Jeff Blashill has spent the first 45 games of the season trying to get the Detroit Red Wings’ special teams figured out.
That’s never an easy job for a rookie head coach, but now things have just gotten more complicated.
Tuesday, the Red Wings coach told the media that defenseman Nicklas Kronwall would be out for 2-4 weeks after arthroscopic knee surgery and forward Drew Miller will miss the rest of the season with a torn ACL.
Miller, a penalty-kill specialist, had just returned from a broken jaw when he hurt his knee on Jan. 10 against Anaheim. The Red Wings knew the injury was bad, and that was confirmed when he underwent reconstructive surgery this week in Detroit.
“Drew had major surgery, reconstructed ACL, as well as meniscus repair,” Blashill said. “We weren’t sure initially what it was going to be.”
He’s not an offensive threat – he has one goal and one assist in 28 games – but he teamed up with Luke Glendening on Detroit’s top penalty-killing unit. The Red Wings aren’t great at killing penalties to begin with, they rank 20th in the league at 79.6 percent and are one of two teams without a shorthanded goal, and now they need to replace their primary penalty kill specialist.
What makes things more frustrating for Blashill is that he can look down the bench and see one of the best defensive forwards of the 21st century, Pavel Datsyuk. Datsyuk, though, is 37 and already getting more ice time than any other forward on the roster. He deserves that time – Corsi For percentage has him and injury-prone Teemu Pulkkinen as the team’s best possession drivers – but Blashill doesn’t want to use up his legs on the penalty kill.
Instead, Blashill is planning on going to the other end of the age spectrum and give 19-year-old Dylan Larkin some time killing penalties. That’s not an ideal solution, since Larkin is the team’s leading scorer and its only All-Star, but he has experience in the role.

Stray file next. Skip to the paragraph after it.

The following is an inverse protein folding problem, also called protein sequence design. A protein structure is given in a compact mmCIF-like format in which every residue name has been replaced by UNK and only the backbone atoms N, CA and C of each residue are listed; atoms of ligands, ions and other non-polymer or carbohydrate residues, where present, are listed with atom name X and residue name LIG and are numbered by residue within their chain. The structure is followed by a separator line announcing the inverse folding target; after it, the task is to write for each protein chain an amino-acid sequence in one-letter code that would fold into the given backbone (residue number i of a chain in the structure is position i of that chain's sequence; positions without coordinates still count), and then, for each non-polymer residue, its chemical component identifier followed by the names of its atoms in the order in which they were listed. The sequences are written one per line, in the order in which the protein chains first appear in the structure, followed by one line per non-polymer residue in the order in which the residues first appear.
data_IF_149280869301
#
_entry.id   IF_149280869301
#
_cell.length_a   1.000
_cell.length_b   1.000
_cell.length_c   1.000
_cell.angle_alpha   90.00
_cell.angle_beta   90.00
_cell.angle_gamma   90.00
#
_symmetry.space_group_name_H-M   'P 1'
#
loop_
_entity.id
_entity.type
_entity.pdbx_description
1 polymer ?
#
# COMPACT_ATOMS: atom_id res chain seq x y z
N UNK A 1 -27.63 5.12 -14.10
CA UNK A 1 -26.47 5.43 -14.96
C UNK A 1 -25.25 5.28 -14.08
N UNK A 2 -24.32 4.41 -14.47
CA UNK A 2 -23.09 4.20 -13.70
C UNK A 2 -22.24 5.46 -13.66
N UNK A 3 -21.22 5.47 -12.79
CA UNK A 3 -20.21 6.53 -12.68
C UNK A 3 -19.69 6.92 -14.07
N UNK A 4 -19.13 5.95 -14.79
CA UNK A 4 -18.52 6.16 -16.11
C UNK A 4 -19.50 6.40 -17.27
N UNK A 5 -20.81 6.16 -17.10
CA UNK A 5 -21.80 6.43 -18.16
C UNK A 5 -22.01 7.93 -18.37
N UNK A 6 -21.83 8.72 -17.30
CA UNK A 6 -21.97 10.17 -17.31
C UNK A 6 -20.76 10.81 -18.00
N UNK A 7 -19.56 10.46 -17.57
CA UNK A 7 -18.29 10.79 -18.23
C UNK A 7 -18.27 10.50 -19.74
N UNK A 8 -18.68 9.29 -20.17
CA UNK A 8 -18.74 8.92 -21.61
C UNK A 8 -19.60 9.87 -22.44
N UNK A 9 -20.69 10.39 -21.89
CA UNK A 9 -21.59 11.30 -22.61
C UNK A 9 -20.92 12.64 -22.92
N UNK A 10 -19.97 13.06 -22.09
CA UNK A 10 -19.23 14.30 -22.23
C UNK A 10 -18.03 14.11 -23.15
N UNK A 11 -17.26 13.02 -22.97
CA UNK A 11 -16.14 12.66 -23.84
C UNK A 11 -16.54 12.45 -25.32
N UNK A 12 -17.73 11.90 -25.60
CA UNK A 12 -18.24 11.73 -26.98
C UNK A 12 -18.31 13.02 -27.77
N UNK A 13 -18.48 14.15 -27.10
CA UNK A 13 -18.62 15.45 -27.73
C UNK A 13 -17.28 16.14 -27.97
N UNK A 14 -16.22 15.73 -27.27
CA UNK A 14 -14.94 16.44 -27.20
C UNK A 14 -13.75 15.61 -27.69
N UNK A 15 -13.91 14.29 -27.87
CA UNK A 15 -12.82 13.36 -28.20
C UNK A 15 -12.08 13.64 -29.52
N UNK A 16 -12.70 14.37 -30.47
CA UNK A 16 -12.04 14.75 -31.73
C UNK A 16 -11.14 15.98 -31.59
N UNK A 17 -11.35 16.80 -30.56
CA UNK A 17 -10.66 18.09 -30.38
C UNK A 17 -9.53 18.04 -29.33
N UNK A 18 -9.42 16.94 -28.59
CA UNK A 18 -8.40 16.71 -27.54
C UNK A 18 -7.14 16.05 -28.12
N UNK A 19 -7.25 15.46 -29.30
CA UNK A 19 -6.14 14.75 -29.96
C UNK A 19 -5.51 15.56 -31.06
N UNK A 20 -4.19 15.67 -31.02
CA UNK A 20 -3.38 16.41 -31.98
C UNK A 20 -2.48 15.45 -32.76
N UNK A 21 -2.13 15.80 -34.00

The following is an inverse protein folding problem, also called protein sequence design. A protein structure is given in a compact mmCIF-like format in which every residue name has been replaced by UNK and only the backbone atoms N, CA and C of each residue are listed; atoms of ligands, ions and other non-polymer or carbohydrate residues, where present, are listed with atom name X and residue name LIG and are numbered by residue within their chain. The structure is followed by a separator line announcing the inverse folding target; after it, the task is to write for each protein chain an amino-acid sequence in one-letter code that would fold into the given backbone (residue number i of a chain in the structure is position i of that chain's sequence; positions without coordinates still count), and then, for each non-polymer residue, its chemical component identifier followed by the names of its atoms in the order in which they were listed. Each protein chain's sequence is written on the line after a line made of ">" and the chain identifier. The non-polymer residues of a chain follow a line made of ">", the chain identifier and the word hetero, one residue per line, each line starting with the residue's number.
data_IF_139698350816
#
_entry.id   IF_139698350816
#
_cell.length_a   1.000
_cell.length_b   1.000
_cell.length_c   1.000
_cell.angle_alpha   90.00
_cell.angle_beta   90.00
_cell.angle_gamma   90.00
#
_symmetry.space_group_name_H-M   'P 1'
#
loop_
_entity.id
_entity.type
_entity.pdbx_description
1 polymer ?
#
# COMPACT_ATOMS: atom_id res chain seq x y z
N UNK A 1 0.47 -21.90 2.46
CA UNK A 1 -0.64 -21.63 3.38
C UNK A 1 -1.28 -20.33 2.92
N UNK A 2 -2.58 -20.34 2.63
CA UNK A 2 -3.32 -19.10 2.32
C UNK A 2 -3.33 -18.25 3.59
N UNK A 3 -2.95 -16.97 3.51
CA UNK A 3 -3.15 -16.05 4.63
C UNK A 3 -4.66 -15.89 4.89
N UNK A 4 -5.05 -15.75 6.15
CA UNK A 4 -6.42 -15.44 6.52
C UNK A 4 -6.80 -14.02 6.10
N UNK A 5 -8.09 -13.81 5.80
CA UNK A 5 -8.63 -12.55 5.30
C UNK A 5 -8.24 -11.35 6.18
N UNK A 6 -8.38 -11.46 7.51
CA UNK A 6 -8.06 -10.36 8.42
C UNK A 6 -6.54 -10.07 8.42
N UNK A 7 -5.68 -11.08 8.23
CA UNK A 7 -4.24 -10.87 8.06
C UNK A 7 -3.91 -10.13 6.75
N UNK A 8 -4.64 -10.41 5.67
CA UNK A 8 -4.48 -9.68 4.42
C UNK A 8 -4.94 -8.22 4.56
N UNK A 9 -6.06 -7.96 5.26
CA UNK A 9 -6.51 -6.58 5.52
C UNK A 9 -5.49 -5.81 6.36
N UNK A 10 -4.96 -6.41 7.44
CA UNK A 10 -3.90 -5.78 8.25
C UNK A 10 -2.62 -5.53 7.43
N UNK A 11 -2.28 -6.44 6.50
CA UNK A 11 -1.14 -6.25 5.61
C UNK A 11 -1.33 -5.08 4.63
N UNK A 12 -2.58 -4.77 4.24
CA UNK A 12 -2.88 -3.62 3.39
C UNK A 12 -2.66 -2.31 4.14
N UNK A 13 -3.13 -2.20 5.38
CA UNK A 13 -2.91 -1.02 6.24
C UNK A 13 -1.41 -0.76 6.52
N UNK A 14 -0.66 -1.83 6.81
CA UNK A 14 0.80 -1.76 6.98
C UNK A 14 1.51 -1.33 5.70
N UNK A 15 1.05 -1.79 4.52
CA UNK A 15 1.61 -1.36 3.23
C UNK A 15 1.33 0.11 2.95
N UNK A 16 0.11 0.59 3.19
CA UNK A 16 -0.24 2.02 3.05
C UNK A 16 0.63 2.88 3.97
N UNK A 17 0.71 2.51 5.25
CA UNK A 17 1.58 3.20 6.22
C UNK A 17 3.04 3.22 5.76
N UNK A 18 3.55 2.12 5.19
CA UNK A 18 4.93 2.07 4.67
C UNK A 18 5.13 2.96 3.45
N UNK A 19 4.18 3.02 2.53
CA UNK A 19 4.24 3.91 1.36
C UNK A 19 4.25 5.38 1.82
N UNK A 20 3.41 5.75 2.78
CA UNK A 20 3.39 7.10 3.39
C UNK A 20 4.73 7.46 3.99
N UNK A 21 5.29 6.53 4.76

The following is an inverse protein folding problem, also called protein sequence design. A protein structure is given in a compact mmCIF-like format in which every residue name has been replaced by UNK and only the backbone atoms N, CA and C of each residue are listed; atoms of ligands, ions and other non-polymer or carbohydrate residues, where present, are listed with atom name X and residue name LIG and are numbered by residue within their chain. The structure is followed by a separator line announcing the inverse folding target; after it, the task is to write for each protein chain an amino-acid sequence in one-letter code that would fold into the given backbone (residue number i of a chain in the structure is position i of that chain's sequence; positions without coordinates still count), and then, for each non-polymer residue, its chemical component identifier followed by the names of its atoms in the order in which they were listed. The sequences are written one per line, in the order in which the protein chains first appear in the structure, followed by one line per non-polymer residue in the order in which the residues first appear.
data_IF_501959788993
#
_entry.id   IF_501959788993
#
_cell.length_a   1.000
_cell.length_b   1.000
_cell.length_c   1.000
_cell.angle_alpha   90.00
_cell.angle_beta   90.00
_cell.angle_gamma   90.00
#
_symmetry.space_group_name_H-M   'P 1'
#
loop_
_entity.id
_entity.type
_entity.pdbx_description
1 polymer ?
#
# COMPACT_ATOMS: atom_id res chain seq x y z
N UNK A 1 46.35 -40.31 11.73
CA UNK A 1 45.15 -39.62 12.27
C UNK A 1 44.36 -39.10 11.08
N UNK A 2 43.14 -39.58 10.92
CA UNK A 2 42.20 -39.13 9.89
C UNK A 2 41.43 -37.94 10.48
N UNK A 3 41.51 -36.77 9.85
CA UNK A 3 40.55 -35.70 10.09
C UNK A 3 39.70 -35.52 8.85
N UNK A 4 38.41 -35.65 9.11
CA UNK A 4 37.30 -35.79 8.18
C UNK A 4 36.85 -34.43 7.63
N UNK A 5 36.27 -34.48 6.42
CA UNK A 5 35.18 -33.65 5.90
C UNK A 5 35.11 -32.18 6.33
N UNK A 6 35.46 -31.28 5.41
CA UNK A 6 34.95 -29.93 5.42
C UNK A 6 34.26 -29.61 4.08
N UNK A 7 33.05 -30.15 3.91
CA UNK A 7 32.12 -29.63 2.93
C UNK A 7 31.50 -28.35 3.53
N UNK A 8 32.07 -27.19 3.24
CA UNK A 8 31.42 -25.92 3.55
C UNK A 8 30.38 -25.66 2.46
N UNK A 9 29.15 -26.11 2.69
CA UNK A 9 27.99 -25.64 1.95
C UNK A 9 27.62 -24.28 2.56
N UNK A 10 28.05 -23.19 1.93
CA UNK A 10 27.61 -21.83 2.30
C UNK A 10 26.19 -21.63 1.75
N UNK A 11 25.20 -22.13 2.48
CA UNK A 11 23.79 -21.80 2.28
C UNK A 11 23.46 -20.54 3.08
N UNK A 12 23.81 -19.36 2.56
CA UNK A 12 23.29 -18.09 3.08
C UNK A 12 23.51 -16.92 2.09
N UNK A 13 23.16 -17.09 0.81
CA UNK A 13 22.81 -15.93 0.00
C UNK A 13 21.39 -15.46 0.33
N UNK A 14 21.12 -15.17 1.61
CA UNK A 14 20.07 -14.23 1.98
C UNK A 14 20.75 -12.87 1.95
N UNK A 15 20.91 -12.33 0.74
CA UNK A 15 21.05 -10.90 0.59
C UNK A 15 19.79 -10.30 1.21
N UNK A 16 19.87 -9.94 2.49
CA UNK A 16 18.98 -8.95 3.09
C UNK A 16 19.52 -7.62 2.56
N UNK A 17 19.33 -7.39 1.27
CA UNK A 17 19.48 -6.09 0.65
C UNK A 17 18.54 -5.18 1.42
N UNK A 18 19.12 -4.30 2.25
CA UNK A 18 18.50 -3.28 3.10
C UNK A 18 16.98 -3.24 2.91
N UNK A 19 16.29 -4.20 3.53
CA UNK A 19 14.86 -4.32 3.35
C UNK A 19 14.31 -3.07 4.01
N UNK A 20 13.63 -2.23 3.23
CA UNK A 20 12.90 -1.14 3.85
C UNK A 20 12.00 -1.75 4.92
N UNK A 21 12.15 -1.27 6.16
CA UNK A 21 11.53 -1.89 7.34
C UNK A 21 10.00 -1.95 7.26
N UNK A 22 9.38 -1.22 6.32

Before his first NHL game, Larkin spent two weeks in May with Team USA at the World Championships. On a roster made up of NHL players and college kids, Larkin anchored the penalty-killing unit and helped the Americans win a bronze medal.
Justin Abdelkader, a member of Detroit’s first power-play unit, is also expected to spend some time killing penalties.
The situation with Kronwall is more complicated for Blashill in one sense – he plays significant time in all phases of the game – but easier in other ways. Kronwall was a star during Detroit’s run to the 2008 Stanley Cup and he’s still one of the biggest hitters in the league, but he has struggled this year as a 35-year-old on a bad knee.
“It’s been going on most of the year,” Blashill said of the injury. “Rather than risk and being a four-week or longer surgery because we let it slide, let’s take care of it now.”
The timing works in Detroit’s favor, as they only play five times before getting nine days off for the All-Star break. Even if the injury keeps him out for three weeks, he could miss as few as 13 games.
Blashill already has an extra defenseman in town – 24-year-old Alexey Marchenko – so filling the lineup spot won’t be an issue. Marchenko has seen significant time on the penalty-killing unit during his 35 games this season, so he should slot in for Kronwall on Detroit’s second defense pairing.
The problem will be on the power play, where Kronwall is a fixture with his booming slap shot. He’s scored 31 of his 74 career goals with a man advantage. While he’s gone, his time will either go to Danny DeKeyser, who has never scored a power-play goal, or Brendan Smith, who has two.
“Between the two of them, one of them will get an opportunity,” Blashill said. “Smitty hasn’t had much power play time in the NHL. This could be the opportunity for him and if he is, we believe he’s got the skill set to execute it.”
In a way, having Kronwall out now could be a bonus for the team. At 26, Smith has been playing well in even-strength situations, and he could boost the league’s 18th-ranked power play. If nothing else, he and probably DeKeyser will get some valuable power-play experience that will help the Red Wings in the long run.
If Kronwall comes back healthy, he goes back to his normal spot, but if he’s not able to regain his form, Blashill will have already trained his replacement.
That fits into Blashill’s plan – he wants to win now while building a roster that will take Detroit’s postseason streak from its current 24 years well into the 30s.